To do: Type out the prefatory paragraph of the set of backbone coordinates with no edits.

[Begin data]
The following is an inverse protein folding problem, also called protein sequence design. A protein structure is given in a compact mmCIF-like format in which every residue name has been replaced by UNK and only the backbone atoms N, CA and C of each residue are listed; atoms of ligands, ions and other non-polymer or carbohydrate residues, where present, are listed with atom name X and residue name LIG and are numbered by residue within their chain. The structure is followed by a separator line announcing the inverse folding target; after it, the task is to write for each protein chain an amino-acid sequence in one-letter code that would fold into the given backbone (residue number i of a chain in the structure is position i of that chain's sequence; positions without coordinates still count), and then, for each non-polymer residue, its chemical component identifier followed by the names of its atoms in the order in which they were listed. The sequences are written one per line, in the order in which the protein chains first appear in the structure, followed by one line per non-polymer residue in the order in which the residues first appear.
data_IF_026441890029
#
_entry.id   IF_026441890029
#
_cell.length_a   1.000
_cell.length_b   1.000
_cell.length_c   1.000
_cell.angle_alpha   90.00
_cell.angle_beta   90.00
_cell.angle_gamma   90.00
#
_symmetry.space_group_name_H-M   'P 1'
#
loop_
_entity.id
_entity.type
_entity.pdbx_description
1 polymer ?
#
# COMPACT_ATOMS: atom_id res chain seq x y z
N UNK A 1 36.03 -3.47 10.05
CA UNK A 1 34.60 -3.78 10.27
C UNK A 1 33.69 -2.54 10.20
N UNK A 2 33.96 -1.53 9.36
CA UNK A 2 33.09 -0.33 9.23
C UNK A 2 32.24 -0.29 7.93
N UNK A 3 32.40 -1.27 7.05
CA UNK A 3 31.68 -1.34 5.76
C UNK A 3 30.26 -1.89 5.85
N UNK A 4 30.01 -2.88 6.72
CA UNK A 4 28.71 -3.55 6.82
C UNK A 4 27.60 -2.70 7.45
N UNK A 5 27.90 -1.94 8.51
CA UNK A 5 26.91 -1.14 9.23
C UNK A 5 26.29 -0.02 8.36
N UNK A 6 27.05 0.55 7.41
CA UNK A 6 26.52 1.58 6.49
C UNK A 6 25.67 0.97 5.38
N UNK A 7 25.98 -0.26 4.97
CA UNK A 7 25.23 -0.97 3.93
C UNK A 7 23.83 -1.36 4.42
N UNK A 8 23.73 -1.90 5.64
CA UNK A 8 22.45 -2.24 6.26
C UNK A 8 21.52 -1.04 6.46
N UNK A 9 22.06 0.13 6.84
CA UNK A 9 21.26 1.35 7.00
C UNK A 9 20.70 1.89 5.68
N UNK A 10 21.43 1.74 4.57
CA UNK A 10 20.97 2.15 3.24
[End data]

The following is an inverse protein folding problem, also called protein sequence design. A protein structure is given in a compact mmCIF-like format in which every residue name has been replaced by UNK and only the backbone atoms N, CA and C of each residue are listed; atoms of ligands, ions and other non-polymer or carbohydrate residues, where present, are listed with atom name X and residue name LIG and are numbered by residue within their chain. The structure is followed by a separator line announcing the inverse folding target; after it, the task is to write for each protein chain an amino-acid sequence in one-letter code that would fold into the given backbone (residue number i of a chain in the structure is position i of that chain's sequence; positions without coordinates still count), and then, for each non-polymer residue, its chemical component identifier followed by the names of its atoms in the order in which they were listed. The sequences are written one per line, in the order in which the protein chains first appear in the structure, followed by one line per non-polymer residue in the order in which the residues first appear.